Memories Brewin’: Tomahawk’s floating Hamm’s bear rekindles recollections of a Northwoods family man and friend
By Dan Flannery
Associate Editor, Our Wisconsin Magazine
From late spring to early fall, David Weizenicker drives past the shores of Sawdy Pond and sees memories of his dad.
You might be reminded of something entirely different.
In those waters north of Tomahawk on old Highway 51, there floats a fiberglass replica of the Hamm’s Beer bear, lounging on an inner tube, fishing pole in one hand, can of Hamm’s in the other.
Leon Weizenicker died in 1999 at age 85; David was there when his dad and the bear became somewhat synonymous. It was around 1957 when Leon ran Lake Ice Co., a business that catered to tourists with boat rentals, bait, beer, snacks and friendship.
You might remember the advertising jingle: “Hamm’s, the beer refreshing…Hamm’s”. The cartoon bear that went with it was a popular part of the brewery’s legendary ad campaigns until the early 1980s. Placed in humorous situations, the bear became as well known as many human celebrities in the Upper Midwest.
Leon sold that Minnesota-brewed beverage at Lake Ice, which he owned and operated for 35 years. At brother George’s suggestion, he put the Hamm’s bear in the water to promote his business to thousands of motorists headed north for lodging, lakes and loons.
Fishing Bear’s Still There
Since 2019, a fiberglass replica of the bear has floated in the same spot each summer, thanks to the board of directors of the Tomahawk Area Historical Society, the city of Tomahawk and Aquatic Arts & Wildlife Taxidermy.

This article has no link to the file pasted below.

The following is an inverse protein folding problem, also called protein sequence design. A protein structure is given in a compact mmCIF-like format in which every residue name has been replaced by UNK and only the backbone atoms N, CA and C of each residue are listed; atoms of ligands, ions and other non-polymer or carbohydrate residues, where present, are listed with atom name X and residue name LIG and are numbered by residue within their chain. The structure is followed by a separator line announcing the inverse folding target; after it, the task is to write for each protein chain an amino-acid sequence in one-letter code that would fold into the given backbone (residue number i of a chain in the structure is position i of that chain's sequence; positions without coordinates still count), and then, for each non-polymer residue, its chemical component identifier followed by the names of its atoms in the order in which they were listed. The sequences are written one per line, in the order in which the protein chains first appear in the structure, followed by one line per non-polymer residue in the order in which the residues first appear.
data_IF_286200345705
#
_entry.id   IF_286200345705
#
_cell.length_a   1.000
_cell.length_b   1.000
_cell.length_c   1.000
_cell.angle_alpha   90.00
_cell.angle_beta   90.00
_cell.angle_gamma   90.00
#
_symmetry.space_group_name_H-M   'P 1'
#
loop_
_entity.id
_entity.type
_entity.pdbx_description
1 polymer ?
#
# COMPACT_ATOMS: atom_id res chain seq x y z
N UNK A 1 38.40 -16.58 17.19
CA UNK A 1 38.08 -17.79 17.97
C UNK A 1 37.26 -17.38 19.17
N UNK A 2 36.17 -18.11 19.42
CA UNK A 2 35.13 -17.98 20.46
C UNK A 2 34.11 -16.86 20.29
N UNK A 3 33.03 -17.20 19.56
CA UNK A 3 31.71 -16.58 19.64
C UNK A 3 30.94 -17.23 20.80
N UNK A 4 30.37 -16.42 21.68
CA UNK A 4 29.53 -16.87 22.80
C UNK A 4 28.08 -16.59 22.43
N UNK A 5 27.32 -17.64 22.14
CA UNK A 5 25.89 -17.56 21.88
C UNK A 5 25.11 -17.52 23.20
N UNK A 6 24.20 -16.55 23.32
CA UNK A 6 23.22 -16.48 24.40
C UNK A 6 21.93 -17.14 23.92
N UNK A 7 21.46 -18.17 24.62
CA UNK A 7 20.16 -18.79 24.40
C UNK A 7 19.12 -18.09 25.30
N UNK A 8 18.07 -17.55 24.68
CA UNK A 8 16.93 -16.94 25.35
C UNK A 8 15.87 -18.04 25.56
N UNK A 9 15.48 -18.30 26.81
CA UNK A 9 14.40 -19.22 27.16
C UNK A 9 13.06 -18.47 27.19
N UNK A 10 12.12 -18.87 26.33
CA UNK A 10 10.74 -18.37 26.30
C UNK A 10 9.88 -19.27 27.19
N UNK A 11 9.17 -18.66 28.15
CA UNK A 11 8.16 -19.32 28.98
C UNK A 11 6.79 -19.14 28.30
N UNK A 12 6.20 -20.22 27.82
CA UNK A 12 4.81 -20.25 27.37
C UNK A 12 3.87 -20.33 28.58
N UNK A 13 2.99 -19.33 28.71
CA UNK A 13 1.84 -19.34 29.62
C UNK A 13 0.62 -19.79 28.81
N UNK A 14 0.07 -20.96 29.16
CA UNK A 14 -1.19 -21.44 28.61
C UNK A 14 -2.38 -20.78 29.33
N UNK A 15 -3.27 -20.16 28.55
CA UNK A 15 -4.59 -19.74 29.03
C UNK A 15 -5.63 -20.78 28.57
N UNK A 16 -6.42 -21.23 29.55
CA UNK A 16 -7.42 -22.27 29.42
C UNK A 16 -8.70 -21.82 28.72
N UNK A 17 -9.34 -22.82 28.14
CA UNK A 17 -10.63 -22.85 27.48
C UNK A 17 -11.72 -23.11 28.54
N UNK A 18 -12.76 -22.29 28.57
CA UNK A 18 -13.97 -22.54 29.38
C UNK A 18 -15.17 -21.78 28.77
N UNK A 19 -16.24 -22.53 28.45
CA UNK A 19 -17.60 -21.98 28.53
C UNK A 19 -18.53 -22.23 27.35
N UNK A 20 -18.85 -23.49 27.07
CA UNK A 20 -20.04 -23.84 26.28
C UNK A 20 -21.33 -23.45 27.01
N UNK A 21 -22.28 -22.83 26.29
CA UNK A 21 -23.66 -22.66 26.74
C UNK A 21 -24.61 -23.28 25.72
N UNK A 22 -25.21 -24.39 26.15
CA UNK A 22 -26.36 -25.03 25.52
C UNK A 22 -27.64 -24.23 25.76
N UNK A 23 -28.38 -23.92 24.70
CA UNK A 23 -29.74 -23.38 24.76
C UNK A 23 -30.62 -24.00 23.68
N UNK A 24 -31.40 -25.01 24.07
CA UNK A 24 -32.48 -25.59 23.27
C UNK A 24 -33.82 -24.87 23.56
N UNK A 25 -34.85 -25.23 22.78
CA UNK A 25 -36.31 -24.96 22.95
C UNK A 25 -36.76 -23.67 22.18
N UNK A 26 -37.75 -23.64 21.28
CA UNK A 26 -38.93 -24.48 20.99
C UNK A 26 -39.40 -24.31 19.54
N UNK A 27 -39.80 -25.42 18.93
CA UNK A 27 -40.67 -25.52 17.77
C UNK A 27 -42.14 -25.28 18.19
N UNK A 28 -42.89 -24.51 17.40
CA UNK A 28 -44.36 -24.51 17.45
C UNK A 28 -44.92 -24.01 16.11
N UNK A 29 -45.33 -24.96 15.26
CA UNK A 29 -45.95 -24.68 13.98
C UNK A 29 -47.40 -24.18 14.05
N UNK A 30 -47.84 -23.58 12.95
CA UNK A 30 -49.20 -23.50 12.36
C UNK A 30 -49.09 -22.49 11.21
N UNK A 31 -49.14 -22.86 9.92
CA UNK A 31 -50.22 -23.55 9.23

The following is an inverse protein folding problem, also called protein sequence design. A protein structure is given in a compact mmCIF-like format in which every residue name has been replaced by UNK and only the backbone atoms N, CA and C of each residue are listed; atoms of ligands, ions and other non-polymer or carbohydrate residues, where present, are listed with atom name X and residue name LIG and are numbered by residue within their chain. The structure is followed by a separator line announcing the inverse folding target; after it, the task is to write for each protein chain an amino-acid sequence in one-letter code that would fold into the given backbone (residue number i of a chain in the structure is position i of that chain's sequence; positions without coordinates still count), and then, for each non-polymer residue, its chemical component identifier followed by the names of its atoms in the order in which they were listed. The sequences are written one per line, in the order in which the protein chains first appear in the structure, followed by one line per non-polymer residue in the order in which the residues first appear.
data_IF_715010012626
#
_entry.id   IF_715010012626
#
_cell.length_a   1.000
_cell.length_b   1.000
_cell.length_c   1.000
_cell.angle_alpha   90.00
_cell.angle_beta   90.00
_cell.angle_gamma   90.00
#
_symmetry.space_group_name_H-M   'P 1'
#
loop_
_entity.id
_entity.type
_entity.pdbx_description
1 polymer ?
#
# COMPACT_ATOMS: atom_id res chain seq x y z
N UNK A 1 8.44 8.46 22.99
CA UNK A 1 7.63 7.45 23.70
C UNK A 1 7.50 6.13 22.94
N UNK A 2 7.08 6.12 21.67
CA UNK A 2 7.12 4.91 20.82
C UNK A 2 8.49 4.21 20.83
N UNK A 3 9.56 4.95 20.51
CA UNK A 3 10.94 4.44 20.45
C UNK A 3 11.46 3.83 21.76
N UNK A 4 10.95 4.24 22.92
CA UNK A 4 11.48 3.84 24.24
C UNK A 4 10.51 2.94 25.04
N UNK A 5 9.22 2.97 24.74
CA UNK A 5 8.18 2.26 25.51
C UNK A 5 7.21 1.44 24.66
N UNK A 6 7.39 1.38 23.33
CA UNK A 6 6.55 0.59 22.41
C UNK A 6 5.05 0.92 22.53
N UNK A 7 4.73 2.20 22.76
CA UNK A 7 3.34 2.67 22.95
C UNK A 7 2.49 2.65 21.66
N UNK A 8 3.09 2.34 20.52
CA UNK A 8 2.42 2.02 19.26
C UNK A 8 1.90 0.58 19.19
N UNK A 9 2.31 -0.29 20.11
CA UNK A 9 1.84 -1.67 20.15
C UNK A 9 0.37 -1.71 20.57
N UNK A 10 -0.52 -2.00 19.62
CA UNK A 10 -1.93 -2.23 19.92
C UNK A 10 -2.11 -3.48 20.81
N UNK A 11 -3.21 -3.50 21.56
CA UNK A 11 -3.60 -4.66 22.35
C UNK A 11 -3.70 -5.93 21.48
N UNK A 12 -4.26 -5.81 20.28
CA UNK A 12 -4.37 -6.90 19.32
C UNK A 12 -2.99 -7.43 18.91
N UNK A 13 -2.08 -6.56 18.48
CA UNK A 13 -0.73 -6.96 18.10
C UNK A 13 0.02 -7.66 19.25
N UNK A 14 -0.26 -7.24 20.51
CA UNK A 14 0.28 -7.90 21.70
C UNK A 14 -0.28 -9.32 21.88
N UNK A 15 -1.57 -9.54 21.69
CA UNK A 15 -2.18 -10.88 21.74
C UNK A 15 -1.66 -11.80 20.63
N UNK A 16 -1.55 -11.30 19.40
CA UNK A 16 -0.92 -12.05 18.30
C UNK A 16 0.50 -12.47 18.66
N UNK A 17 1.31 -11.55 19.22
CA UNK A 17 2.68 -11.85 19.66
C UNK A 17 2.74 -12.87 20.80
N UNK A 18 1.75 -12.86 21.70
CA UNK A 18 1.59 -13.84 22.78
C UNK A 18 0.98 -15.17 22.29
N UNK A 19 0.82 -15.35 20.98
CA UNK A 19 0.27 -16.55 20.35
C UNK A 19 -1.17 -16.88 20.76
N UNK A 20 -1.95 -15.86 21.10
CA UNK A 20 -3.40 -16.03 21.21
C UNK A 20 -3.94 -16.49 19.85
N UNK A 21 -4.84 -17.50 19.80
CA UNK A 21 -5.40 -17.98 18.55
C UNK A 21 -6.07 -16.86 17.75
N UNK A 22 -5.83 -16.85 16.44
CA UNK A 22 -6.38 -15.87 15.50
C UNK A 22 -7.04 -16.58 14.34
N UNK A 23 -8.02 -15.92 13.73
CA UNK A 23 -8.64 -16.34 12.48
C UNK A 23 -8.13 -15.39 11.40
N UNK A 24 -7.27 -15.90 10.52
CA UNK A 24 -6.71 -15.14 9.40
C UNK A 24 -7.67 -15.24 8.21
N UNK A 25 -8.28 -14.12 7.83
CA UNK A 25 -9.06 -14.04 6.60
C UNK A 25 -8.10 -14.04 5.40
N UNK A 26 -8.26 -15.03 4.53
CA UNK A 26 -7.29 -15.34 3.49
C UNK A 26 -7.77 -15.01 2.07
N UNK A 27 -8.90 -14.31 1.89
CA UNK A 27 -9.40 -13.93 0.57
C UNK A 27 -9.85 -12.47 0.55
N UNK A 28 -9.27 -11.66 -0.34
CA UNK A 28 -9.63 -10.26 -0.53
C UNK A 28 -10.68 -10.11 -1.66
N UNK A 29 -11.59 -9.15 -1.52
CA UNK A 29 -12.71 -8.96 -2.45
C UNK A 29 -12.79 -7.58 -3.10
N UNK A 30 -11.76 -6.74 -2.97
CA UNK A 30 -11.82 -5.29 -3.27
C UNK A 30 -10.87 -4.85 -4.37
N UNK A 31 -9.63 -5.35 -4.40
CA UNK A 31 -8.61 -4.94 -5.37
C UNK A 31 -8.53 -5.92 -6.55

“It’s certainly stood the test of time,” says David, 82, Leon’s oldest son. He and wife Joyce alerted us to this story last summer. It’s more than a cute memory of clever advertising. For David and Joyce, and the whole family, it’s a loving memory of a wonderful father.
Leon sold the business in 1974, but the original bear—acquired from a Hamm’s distributor—floated every year in May until 1979.
Over the decades, the bear was owned by local newspaper publisher Larry Tobin, who gifted it to the Tomahawk Area Historical Society, which fiberglassed the original and had a duplicate made by Aquatic Arts & Wildlife Taxidermy. The bear appeared on parade floats, and the local Fishing Unlimited chapter used it as a mascot.
The original was plastic, David says, and about the size of a year-old cub. The impact was bigger for his dad’s business.
The name “Lake Ice Co.” described the enterprise’s original purpose—harvesting ice from Half Moon Lake for use in iceboxes of the early to middle 20th century. After buying the business around 1940, Leon made a cool buck or two doing that, eventually employing three trucks and drivers.
But he saw the future.
Changed with the Times
“He knew iceboxes weren’t going to stay in vogue,” David recalls, “so he picked up a Cities Service franchise, installed a gas pump and developed a fishing and boat rental service. He had a marina on the pond where the bear now sits. It was the only place on the river where people could motor up with their boats and not have to lug gas tanks back and forth. He had three cabins for rent.”
While Leon was a good businessman, he was an even better man and father, according to David.
“He never got rich, but he sent four kids through college,” David says. “He was very busy, very gregarious, very helpful and people liked him.”
Today, a bench and a plaque sit on the roadside overlooking the bear. The children of Leon and Florence—she died in 2015 at age 99—donated the bench, the historical society donated the plaque, the city built a railing and moves the bear in and out of the water.
It draws attention from passersby, notes Dixie Zastrow, president of the historical society.
“It’s an absolute icon,” she says. “This little plastic bear is so popular!”
The original bear is on exhibit at the historical society, which also sells “Lake Ice Co.” caps to raise funds for the organization…and to remember Leon, who warmly welcomed so many back to visit Tomahawk, Wisconsin’s own land of sky-blue waters.
EDITOR’S NOTE: This article was previously published in the April-May 2022 issue of Our Wisconsin Magazine.